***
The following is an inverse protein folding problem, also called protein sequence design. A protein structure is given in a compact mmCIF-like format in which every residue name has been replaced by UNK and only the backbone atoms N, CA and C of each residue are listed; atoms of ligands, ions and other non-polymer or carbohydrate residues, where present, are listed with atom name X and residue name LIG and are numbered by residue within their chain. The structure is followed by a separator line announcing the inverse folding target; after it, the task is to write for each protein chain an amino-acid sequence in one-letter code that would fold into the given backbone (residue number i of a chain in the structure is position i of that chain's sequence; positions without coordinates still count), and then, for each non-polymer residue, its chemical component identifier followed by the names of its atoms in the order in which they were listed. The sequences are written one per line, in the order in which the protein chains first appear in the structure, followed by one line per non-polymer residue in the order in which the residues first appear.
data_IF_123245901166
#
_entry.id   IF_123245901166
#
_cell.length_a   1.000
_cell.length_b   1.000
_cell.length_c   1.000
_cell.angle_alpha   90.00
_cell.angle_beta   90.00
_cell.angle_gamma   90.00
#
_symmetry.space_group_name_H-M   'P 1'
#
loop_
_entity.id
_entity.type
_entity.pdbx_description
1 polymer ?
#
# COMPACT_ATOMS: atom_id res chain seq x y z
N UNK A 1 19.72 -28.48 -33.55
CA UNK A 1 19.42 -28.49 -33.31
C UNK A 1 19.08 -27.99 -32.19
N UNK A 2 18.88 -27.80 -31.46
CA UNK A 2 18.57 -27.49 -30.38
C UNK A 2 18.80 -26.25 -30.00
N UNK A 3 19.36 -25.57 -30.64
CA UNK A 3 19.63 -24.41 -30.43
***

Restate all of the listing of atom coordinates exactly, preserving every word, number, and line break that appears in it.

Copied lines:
The following is an inverse protein folding problem, also called protein sequence design. A protein structure is given in a compact mmCIF-like format in which every residue name has been replaced by UNK and only the backbone atoms N, CA and C of each residue are listed; atoms of ligands, ions and other non-polymer or carbohydrate residues, where present, are listed with atom name X and residue name LIG and are numbered by residue within their chain. The structure is followed by a separator line announcing the inverse folding target; after it, the task is to write for each protein chain an amino-acid sequence in one-letter code that would fold into the given backbone (residue number i of a chain in the structure is position i of that chain's sequence; positions without coordinates still count), and then, for each non-polymer residue, its chemical component identifier followed by the names of its atoms in the order in which they were listed. The sequences are written one per line, in the order in which the protein chains first appear in the structure, followed by one line per non-polymer residue in the order in which the residues first appear.
data_IF_123245901166
#
_entry.id   IF_123245901166
#
_cell.length_a   1.000
_cell.length_b   1.000
_cell.length_c   1.000
_cell.angle_alpha   90.00
_cell.angle_beta   90.00
_cell.angle_gamma   90.00
#
_symmetry.space_group_name_H-M   'P 1'
#
loop_
_entity.id
_entity.type
_entity.pdbx_description
1 polymer ?
#
# COMPACT_ATOMS: atom_id res chain seq x y z
N UNK A 1 19.72 -28.48 -33.55
CA UNK A 1 19.42 -28.49 -33.31
C UNK A 1 19.08 -27.99 -32.19
N UNK A 2 18.88 -27.80 -31.46
CA UNK A 2 18.57 -27.49 -30.38
C UNK A 2 18.80 -26.25 -30.00
N UNK A 3 19.36 -25.57 -30.64
CA UNK A 3 19.63 -24.41 -30.43